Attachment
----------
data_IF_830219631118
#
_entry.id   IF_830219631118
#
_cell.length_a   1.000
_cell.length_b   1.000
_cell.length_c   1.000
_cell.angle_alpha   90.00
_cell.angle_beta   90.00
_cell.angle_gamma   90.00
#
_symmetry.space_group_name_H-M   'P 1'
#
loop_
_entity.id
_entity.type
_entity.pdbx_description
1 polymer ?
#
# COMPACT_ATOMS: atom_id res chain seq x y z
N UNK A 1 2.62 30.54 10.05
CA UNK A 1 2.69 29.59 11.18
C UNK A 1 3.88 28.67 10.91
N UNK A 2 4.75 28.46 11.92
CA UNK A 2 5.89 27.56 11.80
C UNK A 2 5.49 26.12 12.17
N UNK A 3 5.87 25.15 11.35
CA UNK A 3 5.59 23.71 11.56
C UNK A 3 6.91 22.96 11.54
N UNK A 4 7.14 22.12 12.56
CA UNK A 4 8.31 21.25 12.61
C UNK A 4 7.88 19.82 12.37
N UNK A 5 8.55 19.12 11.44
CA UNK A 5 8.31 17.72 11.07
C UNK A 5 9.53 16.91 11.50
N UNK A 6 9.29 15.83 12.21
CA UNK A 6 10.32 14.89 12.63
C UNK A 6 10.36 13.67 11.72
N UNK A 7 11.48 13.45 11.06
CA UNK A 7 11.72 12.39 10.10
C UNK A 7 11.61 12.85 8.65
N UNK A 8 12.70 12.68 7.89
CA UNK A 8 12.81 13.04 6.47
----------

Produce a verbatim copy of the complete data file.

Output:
data_IF_830219631118
#
_entry.id   IF_830219631118
#
_cell.length_a   1.000
_cell.length_b   1.000
_cell.length_c   1.000
_cell.angle_alpha   90.00
_cell.angle_beta   90.00
_cell.angle_gamma   90.00
#
_symmetry.space_group_name_H-M   'P 1'
#
loop_
_entity.id
_entity.type
_entity.pdbx_description
1 polymer ?
#
# COMPACT_ATOMS: atom_id res chain seq x y z
N UNK A 1 2.62 30.54 10.05
CA UNK A 1 2.69 29.59 11.18
C UNK A 1 3.88 28.67 10.91
N UNK A 2 4.75 28.46 11.92
CA UNK A 2 5.89 27.56 11.80
C UNK A 2 5.49 26.12 12.17
N UNK A 3 5.87 25.15 11.35
CA UNK A 3 5.59 23.71 11.56
C UNK A 3 6.91 22.96 11.54
N UNK A 4 7.14 22.12 12.56
CA UNK A 4 8.31 21.25 12.61
C UNK A 4 7.88 19.82 12.37
N UNK A 5 8.55 19.12 11.44
CA UNK A 5 8.31 17.72 11.07
C UNK A 5 9.53 16.91 11.50
N UNK A 6 9.29 15.83 12.21
CA UNK A 6 10.32 14.89 12.63
C UNK A 6 10.36 13.67 11.72
N UNK A 7 11.48 13.45 11.06
CA UNK A 7 11.72 12.39 10.10
C UNK A 7 11.61 12.85 8.65
N UNK A 8 12.70 12.68 7.89
CA UNK A 8 12.81 13.04 6.47